Finland can join NATO without Sweden, Erdogan
The Turkish president reiterated his demand for Sweden to hand over ‘terrorists’ to Ankara. Finland and Sweden are jointly seeking to abandon their decades-long policy of non-alignment and join the Western military alliance.
President Recep Tayyip Erdogan says Ankara may approve Finland’s application for NATO membership before making a decision on Sweden’s application.
A summit of NATO, the Western military alliance, is scheduled to take place in Vilnius, the capital of Lithuania, in July. Hungary and Turkey are the only two countries that have not ratified Sweden and Finland. In order to make a country a new member of NATO, a unanimous decision by all its member countries is necessary.
What did Erdogan say about Finland’s membership bid?
In a pre-recorded video released on Sunday, in which he can be seen addressing young people in the central western province of Belgaum, Erdogan said Turkey could approve Finland’s application for NATO membership. But not Sweden.
Erdoğan said that if necessary, we can give a different message about Finland. “Sweden will be surprised when we give a different message about Finland.”
“If you really want to join NATO, you should hand over these terrorists to us,” the Turkish president said, referring to demands from Sweden to hand over Kurdish militants to Ankara.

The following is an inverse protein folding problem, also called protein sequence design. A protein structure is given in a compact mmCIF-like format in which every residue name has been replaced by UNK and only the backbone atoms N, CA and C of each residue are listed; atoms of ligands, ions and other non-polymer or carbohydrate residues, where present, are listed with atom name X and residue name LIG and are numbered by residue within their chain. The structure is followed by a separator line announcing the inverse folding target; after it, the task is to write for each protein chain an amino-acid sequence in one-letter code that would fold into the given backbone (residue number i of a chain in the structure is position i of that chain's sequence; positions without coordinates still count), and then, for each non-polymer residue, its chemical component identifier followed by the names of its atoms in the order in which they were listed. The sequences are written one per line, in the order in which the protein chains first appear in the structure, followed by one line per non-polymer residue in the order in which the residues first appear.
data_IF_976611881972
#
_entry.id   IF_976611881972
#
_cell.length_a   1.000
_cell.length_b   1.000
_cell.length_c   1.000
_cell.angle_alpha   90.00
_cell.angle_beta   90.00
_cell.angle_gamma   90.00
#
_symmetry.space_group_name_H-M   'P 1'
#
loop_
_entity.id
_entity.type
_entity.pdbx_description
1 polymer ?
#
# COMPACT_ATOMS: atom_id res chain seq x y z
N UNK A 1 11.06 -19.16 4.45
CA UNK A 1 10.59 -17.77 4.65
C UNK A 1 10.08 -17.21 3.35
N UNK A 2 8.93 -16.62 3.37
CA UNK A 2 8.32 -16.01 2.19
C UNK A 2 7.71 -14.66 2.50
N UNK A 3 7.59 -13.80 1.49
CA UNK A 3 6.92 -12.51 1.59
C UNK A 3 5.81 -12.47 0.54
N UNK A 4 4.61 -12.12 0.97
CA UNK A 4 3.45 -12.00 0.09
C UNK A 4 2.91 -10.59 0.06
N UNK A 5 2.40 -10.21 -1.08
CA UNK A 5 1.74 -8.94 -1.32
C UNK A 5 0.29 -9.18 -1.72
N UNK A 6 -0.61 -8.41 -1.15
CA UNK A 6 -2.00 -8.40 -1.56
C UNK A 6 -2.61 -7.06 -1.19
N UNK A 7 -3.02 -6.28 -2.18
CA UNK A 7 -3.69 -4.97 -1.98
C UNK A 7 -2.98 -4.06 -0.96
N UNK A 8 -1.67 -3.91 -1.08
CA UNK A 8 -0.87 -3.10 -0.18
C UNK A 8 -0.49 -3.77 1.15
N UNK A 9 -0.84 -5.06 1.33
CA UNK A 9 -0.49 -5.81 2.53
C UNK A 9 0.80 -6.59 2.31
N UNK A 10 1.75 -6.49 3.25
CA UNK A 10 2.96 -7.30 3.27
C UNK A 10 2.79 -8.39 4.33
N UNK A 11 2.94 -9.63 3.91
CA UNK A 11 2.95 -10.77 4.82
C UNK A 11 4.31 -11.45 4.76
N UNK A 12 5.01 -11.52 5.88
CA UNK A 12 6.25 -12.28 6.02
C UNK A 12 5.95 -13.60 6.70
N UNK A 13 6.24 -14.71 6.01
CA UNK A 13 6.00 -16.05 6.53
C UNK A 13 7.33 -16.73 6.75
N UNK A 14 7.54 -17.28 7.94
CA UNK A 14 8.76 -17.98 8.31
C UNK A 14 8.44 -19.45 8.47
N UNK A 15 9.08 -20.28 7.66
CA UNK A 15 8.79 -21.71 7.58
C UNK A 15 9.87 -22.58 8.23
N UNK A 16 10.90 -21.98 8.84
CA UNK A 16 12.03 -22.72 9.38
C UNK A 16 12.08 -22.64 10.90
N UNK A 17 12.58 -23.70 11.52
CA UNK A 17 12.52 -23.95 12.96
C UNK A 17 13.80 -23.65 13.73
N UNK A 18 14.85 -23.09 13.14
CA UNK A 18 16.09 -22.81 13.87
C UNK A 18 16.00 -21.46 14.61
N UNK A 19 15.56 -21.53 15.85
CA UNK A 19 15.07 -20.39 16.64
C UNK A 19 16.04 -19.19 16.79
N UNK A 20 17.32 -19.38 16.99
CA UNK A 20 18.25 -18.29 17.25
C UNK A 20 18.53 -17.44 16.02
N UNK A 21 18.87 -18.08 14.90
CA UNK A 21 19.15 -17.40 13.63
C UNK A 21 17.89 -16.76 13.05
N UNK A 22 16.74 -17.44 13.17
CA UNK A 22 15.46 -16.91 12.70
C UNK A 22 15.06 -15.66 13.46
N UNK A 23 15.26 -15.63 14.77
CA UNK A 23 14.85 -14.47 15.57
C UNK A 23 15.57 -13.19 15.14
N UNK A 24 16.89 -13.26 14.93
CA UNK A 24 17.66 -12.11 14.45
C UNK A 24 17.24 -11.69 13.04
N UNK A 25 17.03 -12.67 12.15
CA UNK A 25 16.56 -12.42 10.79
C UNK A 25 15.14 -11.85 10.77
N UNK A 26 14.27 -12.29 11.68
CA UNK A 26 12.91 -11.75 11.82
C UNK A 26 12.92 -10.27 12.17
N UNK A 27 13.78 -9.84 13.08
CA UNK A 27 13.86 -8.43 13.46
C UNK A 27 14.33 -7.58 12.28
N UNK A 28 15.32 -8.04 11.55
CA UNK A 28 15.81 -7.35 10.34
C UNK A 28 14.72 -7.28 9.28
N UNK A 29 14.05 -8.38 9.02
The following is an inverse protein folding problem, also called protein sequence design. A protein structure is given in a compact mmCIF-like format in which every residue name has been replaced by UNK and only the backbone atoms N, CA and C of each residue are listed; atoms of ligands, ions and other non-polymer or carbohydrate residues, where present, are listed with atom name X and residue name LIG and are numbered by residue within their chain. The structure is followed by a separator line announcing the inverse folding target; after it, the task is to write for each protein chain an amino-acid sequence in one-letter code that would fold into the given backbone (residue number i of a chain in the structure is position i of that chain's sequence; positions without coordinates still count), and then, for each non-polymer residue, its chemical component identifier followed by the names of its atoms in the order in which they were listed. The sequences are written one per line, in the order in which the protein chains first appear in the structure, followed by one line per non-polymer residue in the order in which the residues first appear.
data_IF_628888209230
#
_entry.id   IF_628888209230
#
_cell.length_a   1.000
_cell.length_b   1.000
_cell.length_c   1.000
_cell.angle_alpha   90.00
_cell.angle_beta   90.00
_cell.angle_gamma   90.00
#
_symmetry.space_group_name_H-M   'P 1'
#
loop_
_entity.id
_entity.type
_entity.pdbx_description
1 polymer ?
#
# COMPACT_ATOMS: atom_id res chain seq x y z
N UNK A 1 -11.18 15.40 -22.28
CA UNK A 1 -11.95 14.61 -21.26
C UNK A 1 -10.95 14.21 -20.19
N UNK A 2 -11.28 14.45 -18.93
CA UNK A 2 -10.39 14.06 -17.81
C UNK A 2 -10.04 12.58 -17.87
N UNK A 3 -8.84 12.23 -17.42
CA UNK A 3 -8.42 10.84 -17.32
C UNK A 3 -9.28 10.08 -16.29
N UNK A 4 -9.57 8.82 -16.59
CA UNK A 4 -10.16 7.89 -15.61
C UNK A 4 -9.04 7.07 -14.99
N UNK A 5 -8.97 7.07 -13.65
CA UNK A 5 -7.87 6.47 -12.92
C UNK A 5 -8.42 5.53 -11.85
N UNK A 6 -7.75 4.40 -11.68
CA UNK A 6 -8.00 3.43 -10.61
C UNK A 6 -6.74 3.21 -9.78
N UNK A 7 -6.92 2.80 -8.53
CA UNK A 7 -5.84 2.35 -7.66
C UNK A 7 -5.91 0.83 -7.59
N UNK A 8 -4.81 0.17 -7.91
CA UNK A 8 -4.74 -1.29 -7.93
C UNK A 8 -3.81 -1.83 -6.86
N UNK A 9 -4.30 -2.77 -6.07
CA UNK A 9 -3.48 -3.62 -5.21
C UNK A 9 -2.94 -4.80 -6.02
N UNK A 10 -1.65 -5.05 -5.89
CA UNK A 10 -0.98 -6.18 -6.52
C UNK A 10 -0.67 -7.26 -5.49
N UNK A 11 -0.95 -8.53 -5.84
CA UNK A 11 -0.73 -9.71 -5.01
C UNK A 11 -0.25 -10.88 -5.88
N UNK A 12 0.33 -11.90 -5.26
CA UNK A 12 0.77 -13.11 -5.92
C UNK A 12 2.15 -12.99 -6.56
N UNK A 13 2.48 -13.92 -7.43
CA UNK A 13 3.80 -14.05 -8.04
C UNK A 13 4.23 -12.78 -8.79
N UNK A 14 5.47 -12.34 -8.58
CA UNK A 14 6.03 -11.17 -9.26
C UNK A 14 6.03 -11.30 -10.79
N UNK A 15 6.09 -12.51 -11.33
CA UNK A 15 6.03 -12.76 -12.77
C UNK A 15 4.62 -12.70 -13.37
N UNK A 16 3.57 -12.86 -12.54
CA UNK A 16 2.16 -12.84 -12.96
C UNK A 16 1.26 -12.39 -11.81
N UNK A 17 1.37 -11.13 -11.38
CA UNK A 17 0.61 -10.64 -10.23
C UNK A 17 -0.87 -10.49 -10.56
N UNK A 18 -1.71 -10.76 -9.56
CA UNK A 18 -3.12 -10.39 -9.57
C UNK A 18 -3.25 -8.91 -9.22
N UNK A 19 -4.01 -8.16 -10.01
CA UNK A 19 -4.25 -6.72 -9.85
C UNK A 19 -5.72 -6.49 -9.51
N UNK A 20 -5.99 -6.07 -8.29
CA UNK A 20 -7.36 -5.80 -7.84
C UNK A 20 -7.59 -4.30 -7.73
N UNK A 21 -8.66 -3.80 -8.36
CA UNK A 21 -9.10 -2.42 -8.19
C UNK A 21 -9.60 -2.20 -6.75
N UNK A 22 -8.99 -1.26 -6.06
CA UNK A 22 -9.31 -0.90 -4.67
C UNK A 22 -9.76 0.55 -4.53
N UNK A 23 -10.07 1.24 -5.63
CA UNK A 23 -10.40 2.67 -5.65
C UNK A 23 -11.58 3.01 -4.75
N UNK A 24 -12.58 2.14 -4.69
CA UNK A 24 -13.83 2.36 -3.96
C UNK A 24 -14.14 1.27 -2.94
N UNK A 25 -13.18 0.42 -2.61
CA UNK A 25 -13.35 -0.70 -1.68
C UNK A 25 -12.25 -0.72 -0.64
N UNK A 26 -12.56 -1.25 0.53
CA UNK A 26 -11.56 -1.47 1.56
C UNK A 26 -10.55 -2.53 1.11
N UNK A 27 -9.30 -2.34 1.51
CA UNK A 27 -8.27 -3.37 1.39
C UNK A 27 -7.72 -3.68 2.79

Finland signaled earlier this week that it could join the military alliance separately without Sweden if Stockholm’s bid to join NATO fails to make progress.
“If we find that Sweden’s request is coming our way, we have to review the situation,” Finnish Foreign Minister Pikahavustu said.
Sweden and Finland jointly applied to join NATO in the wake of Russia’s military invasion of Ukraine, ending their long-standing policy of non-alignment.
Tensions between Turkey and Sweden
Turkey accuses Stockholm of supporting Kurdish militants, who allegedly attempted a failed coup in 2016.
Ankara is also angered by the alleged insulting behavior of far-right anti-Islamic Danish-Swedish leader Rasmus Palloden. Paludan recently burned the Koran, Muslims’ holiest book, outside the Turkish embassy in Stockholm. After this incident, Erdoğan said that Sweden should not expect Turkey’s support for NATO membership.
Norway, Sweden and Denmark recently issued a travel advisory urging their citizens in Turkey to avoid large gatherings in light of Paludan’s Koran-burning incident.
Turkey on Sunday also issued a travel advisory for Europe in response, citing the risk of “Islamophobic, xenophobic and racist attacks”.
Earlier this month, Turkey summoned Sweden’s ambassador over the publication of a video showing a statue of Erdogan hanging from a rope during a protest in Stockholm.